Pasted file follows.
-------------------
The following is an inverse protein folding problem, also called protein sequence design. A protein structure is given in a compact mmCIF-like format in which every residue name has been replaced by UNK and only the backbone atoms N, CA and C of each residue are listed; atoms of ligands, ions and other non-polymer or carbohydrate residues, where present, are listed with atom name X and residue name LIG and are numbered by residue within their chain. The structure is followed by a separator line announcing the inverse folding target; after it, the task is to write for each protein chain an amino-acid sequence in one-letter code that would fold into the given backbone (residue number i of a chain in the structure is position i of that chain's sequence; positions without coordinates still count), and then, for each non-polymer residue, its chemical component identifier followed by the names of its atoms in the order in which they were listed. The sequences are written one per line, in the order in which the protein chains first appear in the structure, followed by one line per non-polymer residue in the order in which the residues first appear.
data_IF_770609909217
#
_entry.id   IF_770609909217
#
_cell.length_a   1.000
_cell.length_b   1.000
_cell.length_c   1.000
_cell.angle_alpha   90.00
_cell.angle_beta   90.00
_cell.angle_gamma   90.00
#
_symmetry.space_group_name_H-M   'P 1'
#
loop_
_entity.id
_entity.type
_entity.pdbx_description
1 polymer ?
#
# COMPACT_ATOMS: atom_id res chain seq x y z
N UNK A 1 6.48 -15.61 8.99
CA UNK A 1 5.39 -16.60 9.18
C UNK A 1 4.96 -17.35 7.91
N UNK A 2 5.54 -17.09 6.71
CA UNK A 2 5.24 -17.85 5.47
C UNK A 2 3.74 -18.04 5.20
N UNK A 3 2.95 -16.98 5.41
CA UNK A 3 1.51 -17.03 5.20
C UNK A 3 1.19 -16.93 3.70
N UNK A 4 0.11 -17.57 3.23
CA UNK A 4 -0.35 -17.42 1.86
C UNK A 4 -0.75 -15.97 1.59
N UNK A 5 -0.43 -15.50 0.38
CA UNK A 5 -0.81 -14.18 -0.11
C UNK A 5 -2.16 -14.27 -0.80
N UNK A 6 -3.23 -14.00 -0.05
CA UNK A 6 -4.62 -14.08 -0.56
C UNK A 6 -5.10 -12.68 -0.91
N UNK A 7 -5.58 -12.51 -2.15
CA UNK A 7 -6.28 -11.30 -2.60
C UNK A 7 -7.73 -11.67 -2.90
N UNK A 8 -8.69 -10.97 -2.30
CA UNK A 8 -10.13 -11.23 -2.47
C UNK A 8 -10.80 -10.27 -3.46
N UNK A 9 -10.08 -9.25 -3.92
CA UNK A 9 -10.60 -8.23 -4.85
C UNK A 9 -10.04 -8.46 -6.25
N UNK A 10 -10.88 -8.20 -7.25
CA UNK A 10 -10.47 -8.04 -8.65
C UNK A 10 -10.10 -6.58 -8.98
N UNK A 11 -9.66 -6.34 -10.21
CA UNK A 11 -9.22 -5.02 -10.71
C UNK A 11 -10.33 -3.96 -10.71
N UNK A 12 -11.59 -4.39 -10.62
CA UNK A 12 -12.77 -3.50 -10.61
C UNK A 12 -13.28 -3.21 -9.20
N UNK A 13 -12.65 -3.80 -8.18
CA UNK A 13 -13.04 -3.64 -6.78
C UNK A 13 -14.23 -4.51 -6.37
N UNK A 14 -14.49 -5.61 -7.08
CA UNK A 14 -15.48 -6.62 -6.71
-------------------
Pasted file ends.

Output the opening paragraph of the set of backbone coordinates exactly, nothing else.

The following is an inverse protein folding problem, also called protein sequence design. A protein structure is given in a compact mmCIF-like format in which every residue name has been replaced by UNK and only the backbone atoms N, CA and C of each residue are listed; atoms of ligands, ions and other non-polymer or carbohydrate residues, where present, are listed with atom name X and residue name LIG and are numbered by residue within their chain. The structure is followed by a separator line announcing the inverse folding target; after it, the task is to write for each protein chain an amino-acid sequence in one-letter code that would fold into the given backbone (residue number i of a chain in the structure is position i of that chain's sequence; positions without coordinates still count), and then, for each non-polymer residue, its chemical component identifier followed by the names of its atoms in the order in which they were listed. The sequences are written one per line, in the order in which the protein chains first appear in the structure, followed by one line per non-polymer residue in the order in which the residues first appear.